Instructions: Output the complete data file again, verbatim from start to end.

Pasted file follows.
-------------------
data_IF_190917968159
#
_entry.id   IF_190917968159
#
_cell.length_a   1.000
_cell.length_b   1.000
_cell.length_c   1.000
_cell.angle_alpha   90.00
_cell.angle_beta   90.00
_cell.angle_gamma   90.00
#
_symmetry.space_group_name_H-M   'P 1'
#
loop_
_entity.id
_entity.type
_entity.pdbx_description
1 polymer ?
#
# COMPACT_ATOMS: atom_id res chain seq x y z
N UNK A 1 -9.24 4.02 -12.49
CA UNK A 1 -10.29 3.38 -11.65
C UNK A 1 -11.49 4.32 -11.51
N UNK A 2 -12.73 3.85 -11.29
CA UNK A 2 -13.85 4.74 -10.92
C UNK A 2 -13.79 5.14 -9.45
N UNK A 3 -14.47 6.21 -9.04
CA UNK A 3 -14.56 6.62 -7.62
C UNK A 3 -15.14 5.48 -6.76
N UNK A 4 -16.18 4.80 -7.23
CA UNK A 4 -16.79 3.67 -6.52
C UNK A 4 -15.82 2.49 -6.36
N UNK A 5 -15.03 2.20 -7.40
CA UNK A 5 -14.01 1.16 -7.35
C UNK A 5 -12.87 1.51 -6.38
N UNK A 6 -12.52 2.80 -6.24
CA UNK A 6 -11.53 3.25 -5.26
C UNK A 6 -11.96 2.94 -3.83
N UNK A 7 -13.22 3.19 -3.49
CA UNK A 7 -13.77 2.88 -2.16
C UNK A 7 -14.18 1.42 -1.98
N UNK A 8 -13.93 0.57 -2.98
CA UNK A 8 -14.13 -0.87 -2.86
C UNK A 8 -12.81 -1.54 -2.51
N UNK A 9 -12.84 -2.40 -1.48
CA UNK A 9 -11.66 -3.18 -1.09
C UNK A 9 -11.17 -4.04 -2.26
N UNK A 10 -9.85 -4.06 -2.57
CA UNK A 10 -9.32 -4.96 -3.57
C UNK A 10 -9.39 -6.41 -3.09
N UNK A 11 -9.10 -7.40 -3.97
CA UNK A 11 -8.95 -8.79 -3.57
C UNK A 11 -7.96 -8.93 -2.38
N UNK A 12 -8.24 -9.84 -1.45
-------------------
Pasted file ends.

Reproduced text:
data_IF_190917968159
#
_entry.id   IF_190917968159
#
_cell.length_a   1.000
_cell.length_b   1.000
_cell.length_c   1.000
_cell.angle_alpha   90.00
_cell.angle_beta   90.00
_cell.angle_gamma   90.00
#
_symmetry.space_group_name_H-M   'P 1'
#
loop_
_entity.id
_entity.type
_entity.pdbx_description
1 polymer ?
#
# COMPACT_ATOMS: atom_id res chain seq x y z
N UNK A 1 -9.24 4.02 -12.49
CA UNK A 1 -10.29 3.38 -11.65
C UNK A 1 -11.49 4.32 -11.51
N UNK A 2 -12.73 3.85 -11.29
CA UNK A 2 -13.85 4.74 -10.92
C UNK A 2 -13.79 5.14 -9.45
N UNK A 3 -14.47 6.21 -9.04
CA UNK A 3 -14.56 6.62 -7.62
C UNK A 3 -15.14 5.48 -6.76
N UNK A 4 -16.18 4.80 -7.23
CA UNK A 4 -16.79 3.67 -6.52
C UNK A 4 -15.82 2.49 -6.36
N UNK A 5 -15.03 2.20 -7.40
CA UNK A 5 -14.01 1.16 -7.35
C UNK A 5 -12.87 1.51 -6.38
N UNK A 6 -12.52 2.80 -6.24
CA UNK A 6 -11.53 3.25 -5.26
C UNK A 6 -11.96 2.94 -3.83
N UNK A 7 -13.22 3.19 -3.49
CA UNK A 7 -13.77 2.88 -2.16
C UNK A 7 -14.18 1.42 -1.98
N UNK A 8 -13.93 0.57 -2.98
CA UNK A 8 -14.13 -0.87 -2.86
C UNK A 8 -12.81 -1.54 -2.51
N UNK A 9 -12.84 -2.40 -1.48
CA UNK A 9 -11.66 -3.18 -1.09
C UNK A 9 -11.17 -4.04 -2.26
N UNK A 10 -9.85 -4.06 -2.57
CA UNK A 10 -9.32 -4.96 -3.57
C UNK A 10 -9.39 -6.41 -3.09
N UNK A 11 -9.10 -7.40 -3.97
CA UNK A 11 -8.95 -8.79 -3.57
C UNK A 11 -7.96 -8.93 -2.38
N UNK A 12 -8.24 -9.84 -1.45